A Month of Mays in Louisville
Times’ Bill Christine Has Seen a Lot in 30 Years at the Kentucky Derby
LOUISVILLE, Ky. — For this reporter, his first one lasted almost five years, which is 1,824 days, 23 hours and 58 minutes longer than usual for the Kentucky Derby. Without fail, the Derby is a two-minute exercise, more or less.The 1968 Derby was such a strange introduction to 30 years of watching the race. There has never been another Derby that compares for drama, intrigue, confusion and just plain longevity. Dancer’s Image beat Forward Pass by 1 1/2 lengths–fair and square, everybody thought, until a state chemist found a dose of an illegal anti-inflammatory agent in the winner’s system. Phenylbutazone–bute–is now acceptable nationwide, and went legal in Kentucky in 1974, but it was too late for Peter Fuller, the beleaguered owner of Dancer’s Image, who was disqualified after the positive test came back.
Fuller was, in the argot of the backstretch, a stayer. I still get his family-album Christmas cards from Boston, with the number of grandchildren seeming to multiply yearly. Fuller spent more than $150,000 in legal fees fighting Churchill Downs and the Kentucky Racing Commission, but on April 14, 1973, almost five years to the day that the race was run, his appeals ran out and the purse and trophy were turned over to Calumet Farm, the owner of Forward Pass. The last time I spoke to Fuller, he said: “You know what I’d like to do? Go back there with a Derby horse some day.”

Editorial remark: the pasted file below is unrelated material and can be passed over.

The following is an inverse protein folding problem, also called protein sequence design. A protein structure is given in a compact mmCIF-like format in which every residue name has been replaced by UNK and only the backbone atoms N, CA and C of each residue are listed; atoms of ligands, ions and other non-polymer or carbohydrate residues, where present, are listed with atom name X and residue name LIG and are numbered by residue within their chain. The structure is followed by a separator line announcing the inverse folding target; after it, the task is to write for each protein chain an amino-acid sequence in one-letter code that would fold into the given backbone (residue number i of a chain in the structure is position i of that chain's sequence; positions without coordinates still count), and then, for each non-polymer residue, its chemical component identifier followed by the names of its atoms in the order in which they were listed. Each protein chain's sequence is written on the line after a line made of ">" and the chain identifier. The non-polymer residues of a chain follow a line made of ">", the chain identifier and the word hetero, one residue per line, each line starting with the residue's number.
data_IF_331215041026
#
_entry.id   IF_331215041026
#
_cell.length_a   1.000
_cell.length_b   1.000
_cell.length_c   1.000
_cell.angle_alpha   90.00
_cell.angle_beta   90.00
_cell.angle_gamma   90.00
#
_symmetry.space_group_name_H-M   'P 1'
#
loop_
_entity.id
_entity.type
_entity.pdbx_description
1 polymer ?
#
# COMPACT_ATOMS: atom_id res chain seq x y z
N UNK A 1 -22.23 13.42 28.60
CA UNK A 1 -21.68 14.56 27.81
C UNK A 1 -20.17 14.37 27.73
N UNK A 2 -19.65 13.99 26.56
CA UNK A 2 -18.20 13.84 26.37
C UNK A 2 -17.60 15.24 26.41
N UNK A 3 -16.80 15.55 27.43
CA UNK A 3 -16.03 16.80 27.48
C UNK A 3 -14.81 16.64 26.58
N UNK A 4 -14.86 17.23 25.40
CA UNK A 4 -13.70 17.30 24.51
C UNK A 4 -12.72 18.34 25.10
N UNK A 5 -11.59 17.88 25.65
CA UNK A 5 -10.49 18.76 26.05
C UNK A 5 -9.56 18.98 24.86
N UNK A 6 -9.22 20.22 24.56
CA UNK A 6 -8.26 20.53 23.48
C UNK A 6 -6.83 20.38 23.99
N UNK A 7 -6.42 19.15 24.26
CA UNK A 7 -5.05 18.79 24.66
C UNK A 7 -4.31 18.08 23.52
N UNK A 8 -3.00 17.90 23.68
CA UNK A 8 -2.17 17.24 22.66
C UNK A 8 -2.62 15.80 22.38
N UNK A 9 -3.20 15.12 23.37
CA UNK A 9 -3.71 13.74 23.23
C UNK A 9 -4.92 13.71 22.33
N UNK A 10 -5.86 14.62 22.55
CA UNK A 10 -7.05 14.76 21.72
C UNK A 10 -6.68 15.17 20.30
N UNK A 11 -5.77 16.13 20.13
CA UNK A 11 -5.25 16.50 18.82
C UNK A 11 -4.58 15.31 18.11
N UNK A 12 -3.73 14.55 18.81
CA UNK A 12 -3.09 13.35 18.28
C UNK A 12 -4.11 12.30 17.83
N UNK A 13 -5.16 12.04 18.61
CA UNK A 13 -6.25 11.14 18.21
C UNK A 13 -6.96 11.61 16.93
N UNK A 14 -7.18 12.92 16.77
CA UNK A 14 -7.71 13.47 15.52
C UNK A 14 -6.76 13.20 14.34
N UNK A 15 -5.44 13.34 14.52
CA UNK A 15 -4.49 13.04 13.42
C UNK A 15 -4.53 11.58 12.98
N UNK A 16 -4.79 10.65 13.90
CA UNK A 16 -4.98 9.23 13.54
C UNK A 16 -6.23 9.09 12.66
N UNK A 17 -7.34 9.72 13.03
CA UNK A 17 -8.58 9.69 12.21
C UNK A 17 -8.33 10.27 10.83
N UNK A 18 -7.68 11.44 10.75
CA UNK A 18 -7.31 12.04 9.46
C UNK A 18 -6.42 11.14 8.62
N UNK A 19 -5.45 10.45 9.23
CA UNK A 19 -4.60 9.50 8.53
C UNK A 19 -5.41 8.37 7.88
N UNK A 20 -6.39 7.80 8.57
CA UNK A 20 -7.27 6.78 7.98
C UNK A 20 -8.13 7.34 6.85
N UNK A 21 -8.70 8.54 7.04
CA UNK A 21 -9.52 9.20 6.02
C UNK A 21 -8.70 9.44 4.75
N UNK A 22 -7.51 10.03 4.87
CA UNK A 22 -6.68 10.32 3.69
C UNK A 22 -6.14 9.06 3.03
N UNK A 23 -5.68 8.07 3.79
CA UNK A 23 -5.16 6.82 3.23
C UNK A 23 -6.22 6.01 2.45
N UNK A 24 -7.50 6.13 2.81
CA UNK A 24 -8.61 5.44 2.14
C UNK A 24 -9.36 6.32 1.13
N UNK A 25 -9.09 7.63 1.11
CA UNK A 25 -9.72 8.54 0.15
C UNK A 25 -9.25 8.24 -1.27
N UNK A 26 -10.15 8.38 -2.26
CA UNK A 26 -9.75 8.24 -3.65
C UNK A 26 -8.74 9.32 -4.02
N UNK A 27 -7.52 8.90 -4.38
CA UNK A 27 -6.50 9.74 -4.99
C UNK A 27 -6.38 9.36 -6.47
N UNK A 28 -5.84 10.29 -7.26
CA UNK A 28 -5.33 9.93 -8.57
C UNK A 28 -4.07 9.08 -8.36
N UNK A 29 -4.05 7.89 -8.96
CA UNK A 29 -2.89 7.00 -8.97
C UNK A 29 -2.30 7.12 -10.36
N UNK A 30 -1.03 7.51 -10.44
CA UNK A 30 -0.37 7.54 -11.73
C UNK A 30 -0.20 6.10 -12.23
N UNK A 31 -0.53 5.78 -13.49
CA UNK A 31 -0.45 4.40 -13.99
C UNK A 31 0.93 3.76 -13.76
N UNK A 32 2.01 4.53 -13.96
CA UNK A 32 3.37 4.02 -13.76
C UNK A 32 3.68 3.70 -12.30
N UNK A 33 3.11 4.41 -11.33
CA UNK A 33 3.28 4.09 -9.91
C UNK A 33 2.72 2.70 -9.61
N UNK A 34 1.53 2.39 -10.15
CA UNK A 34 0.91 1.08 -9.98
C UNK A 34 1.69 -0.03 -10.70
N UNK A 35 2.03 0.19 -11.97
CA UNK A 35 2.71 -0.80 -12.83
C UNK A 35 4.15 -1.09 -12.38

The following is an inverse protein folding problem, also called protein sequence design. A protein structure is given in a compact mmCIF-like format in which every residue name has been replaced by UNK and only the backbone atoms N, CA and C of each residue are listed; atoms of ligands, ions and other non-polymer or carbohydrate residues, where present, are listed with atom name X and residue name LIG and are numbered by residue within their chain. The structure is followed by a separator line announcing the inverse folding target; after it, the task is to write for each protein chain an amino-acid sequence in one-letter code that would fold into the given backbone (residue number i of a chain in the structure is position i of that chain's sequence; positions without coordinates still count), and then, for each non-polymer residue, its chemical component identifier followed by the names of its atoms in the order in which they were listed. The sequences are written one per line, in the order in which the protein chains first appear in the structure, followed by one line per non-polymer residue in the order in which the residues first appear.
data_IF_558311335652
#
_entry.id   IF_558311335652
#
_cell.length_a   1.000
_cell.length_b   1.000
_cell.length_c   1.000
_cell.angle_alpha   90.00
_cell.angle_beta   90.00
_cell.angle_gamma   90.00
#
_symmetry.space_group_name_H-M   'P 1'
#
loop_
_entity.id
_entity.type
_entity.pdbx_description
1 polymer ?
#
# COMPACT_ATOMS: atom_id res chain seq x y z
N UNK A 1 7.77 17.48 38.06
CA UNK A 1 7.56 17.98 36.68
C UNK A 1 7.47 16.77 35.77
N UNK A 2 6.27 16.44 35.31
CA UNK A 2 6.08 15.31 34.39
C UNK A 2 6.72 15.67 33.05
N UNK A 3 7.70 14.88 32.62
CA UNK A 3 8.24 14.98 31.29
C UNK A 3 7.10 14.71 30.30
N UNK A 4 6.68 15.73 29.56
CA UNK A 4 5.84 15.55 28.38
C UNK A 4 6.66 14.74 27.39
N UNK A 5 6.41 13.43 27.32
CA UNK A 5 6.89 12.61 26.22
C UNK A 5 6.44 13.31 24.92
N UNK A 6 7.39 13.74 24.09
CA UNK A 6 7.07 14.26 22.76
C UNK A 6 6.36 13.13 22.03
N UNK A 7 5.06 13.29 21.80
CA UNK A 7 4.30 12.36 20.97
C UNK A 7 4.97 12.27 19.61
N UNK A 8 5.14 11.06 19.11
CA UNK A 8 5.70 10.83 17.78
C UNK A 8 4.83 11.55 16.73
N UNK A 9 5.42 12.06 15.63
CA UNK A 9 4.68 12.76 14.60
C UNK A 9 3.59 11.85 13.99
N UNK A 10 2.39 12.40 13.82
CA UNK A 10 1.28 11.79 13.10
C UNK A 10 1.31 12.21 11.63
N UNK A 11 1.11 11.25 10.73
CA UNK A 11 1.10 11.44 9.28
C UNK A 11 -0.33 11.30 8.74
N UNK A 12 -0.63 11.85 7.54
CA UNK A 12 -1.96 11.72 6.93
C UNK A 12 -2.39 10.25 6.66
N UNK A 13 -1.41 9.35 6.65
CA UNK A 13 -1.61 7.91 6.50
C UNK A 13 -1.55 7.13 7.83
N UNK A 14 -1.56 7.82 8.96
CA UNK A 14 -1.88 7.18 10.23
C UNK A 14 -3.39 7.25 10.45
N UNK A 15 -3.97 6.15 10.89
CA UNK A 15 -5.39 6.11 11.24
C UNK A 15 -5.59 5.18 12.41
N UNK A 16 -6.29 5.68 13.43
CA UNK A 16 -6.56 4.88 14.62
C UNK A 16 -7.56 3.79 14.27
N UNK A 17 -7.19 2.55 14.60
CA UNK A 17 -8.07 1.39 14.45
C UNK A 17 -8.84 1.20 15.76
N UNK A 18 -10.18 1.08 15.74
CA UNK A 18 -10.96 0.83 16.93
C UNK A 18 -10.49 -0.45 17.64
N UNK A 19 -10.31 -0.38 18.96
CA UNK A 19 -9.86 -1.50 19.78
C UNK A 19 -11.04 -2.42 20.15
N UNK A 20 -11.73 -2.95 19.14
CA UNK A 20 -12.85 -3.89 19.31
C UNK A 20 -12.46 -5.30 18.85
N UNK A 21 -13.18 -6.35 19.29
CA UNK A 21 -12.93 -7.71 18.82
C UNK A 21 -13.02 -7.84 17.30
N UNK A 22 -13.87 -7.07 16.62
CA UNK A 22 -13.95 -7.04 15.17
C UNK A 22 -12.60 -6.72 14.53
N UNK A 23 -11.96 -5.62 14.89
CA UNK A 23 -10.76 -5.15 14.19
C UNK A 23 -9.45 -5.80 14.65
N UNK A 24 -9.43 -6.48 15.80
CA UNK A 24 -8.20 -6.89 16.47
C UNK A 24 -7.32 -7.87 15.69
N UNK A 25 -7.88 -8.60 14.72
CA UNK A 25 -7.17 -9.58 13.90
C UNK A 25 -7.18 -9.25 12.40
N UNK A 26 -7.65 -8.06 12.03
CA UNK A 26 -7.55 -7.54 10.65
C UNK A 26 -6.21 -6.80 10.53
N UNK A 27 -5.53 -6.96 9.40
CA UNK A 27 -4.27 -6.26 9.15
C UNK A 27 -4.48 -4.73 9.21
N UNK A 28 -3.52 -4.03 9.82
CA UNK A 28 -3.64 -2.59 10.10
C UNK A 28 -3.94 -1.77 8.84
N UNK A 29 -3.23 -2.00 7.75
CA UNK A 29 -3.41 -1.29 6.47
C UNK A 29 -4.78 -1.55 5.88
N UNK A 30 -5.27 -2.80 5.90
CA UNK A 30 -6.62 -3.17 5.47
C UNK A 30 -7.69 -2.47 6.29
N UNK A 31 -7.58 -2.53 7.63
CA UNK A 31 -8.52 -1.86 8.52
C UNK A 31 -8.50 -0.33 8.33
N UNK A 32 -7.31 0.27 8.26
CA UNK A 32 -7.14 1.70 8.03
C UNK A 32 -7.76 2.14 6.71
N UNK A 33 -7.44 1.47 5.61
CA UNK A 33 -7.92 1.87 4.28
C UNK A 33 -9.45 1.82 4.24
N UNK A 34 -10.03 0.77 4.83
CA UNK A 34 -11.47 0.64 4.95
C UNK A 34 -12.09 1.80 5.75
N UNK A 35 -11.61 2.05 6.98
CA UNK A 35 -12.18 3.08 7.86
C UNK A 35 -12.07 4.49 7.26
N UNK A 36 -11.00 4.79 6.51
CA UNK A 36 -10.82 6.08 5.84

Alex Harthill, veterinarian to the Derby stars, was somehow implicated, and paid a $500 fine for what was called “improper conduct.” A couple of days after the post-race test hit the fan, Harthill gave me a ride through the tunnel at Churchill Downs, under the infield and over to the backside.
“You know where they went wrong, don’t you?” Harthill said during the short ride in his station wagon. “They gave the horse the stuff in tablet form. Use a syringe and it doesn’t stay in the system nearly as long.”
I wrote a story but the sports editor at the Louisville Times was not impressed. I think he waited until most of the staff was in the office before he ceremoniously sailed the story into a wastebasket. “I can get garbage like that at the corner drugstore,” he said.
Later in the day, his boss, the editor of the paper, a former science editor, came into the department and asked if anybody had looked into how Dancer’s Image got the bute.
“I’ll get somebody on it,” the sports editor said.
When the editor of the paper was out of sight, the sports editor approached my desk, where I was trying to handle rejection gracefully.
“Got a dupe of that story?” he sheepishly asked.
A bute dupe? Happy to please, I triumphantly opened the drawer.